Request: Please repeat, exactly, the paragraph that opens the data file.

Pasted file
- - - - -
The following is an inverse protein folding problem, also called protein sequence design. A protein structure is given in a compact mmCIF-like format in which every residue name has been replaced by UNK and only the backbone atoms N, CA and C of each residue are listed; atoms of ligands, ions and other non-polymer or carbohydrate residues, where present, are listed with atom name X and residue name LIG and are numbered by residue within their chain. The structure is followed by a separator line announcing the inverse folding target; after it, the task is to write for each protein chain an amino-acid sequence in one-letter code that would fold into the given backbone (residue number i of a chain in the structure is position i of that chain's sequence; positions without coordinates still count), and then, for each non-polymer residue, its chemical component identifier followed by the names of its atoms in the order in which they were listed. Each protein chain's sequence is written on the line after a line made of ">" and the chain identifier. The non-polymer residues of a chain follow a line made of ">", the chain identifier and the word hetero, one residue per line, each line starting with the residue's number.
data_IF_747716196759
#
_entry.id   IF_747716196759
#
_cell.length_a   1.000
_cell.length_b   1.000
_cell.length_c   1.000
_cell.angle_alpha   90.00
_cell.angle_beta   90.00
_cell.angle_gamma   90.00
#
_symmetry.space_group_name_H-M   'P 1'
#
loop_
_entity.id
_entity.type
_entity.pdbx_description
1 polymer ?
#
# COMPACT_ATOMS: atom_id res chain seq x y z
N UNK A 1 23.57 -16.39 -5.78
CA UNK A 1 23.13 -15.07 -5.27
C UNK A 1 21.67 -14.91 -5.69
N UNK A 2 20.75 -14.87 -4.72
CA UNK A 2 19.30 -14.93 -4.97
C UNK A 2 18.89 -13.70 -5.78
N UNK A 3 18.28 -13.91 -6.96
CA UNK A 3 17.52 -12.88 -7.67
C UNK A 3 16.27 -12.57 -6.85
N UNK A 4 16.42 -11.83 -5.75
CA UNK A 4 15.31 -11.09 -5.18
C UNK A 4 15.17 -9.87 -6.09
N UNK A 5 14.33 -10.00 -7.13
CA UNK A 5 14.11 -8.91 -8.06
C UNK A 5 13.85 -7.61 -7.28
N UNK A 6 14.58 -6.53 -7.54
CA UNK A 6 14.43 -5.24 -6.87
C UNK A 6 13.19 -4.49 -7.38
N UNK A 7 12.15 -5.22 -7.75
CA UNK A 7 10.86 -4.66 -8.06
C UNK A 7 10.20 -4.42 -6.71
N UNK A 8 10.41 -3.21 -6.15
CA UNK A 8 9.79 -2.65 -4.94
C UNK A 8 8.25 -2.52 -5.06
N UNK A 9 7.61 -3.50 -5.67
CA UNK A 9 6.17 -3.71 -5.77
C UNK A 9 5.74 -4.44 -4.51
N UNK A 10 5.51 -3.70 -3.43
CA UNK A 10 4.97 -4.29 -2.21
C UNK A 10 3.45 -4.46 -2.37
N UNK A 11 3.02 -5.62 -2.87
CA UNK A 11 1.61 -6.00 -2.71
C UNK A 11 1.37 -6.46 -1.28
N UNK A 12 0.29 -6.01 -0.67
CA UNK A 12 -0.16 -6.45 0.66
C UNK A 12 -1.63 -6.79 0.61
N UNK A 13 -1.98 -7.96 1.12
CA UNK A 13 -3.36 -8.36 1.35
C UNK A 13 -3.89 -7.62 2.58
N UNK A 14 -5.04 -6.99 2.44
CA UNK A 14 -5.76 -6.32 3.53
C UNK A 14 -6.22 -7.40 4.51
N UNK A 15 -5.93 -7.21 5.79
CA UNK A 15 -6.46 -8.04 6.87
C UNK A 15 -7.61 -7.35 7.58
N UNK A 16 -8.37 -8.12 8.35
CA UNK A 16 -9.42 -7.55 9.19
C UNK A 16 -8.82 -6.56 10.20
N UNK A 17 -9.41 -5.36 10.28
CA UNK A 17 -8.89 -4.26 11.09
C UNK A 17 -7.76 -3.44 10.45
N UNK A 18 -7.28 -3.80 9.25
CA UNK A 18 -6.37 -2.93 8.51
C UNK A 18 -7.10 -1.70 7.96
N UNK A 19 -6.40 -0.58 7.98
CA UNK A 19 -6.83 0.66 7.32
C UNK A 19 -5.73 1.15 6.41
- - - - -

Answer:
The following is an inverse protein folding problem, also called protein sequence design. A protein structure is given in a compact mmCIF-like format in which every residue name has been replaced by UNK and only the backbone atoms N, CA and C of each residue are listed; atoms of ligands, ions and other non-polymer or carbohydrate residues, where present, are listed with atom name X and residue name LIG and are numbered by residue within their chain. The structure is followed by a separator line announcing the inverse folding target; after it, the task is to write for each protein chain an amino-acid sequence in one-letter code that would fold into the given backbone (residue number i of a chain in the structure is position i of that chain's sequence; positions without coordinates still count), and then, for each non-polymer residue, its chemical component identifier followed by the names of its atoms in the order in which they were listed. Each protein chain's sequence is written on the line after a line made of ">" and the chain identifier. The non-polymer residues of a chain follow a line made of ">", the chain identifier and the word hetero, one residue per line, each line starting with the residue's number.